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Food carry on rules

I thought I understood the new airline carry on rules but I'm pretty distressed as I haven't traveled since this all changed. If I understand this correctly, the next time I go to Dallmayr's in Munich and buy pastries or cakes, I cannot carry them on for travel back to the US??? This could be a disaster if they have to survive in my suitcase. Somebody please tell me how my black forest torte could be a security threat. This is not good. Any tips on packing them for suitcase survival?

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  1. I can't imagine that would be a problem to carry it on. Why?
    I think you've been fed some misinformation.

    1. You can not carry liquids or gels that are more than 3oz in size thru security. You may purchase veverages, for example, at one of the food places and take on the plane without any problem. Toothpaste etc has to be 3oz or less and put in a clear, zip lock plastic bag and removed from your carryon at the xray station. You shouldn't have any trouble bring cakes, cheese, etc thru security. I flew in late January with fresh fruit, nuts and dried fruit in my carryon without any trouble at all.

      1 Reply
      1. re: dfrostnh

        These are the current regulations when travelling within the US. Regulations in Europe are different, and yes, they may take your pastries from you when you pass through security (my mom learned this the hard way on a recent trip to Italy and England). The best thing to do is to go to the official website of the airport you will be travelling through, or to call your airline directly, especially when travelling internationally.

      2. Enforcement varies widely across airports and even screeners. The best thing to do is check out the TSA website and perhaps even e-mail them before your trip. If you've got written proof from the TSA that you're cakes are allowed, the screeners might cut you some slack...and if you get in to trouble ask for an actual TSA agent.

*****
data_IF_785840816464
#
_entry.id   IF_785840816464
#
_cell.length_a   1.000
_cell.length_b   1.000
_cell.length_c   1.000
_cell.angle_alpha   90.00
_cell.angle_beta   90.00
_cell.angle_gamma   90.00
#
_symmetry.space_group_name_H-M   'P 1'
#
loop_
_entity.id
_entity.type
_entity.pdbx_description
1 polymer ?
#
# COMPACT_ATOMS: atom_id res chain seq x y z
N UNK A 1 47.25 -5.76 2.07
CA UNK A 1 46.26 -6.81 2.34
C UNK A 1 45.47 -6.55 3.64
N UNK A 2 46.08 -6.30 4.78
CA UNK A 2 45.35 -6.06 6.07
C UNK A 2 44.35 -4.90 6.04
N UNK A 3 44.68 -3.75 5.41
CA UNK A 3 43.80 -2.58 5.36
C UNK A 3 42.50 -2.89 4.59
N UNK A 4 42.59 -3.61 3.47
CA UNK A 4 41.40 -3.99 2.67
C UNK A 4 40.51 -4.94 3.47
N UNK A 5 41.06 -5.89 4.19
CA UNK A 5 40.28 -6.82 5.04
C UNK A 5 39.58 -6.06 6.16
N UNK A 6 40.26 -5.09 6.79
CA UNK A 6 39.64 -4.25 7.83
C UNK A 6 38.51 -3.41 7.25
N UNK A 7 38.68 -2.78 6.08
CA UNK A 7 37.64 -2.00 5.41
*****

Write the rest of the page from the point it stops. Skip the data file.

Here is a link to some current food rules...so avoid the whipped cream.

        http://www.tsa.gov/travelers/airtrave...

        1. It depends. My sister's peanut butter got confiscated because it was a "gel." They missed mine. I got through security with a box of Pierre Marcolini chocolates. My sister did too, but only after being asked if they had liquid centers!

          1. The rules are pretty logical. Screeners can't make exceptions because they think you means no harm. They have to treat everyone equally. Would you really want it any other way?
            This is a pretty good shorthand expanation from a recent Washsington Post article:
            "Transportation Security Administration officials can't list everything, says spokeswoman Amy Kudwa, so here's the rule of thumb: "If you can pour it, pump it, spray it, squeeze it, spread it, smear it or spill it," then you probably can't take it on board unless it fits in a three-ounce container and is placed in one quart-size plastic bag with a zip top. She adds, "If in doubt, leave it out." For further details, and to learn about exceptions for such things as baby food and contact lens solution, go to http://www.tsa.gov/.
            You can, by the way, bring on board liquids and gels, including bottles of water or containers of yogurt, bought inside the secure area of a U.S. airport."

            The entire article: http://www.washingtonpost.com/wp-dyn/...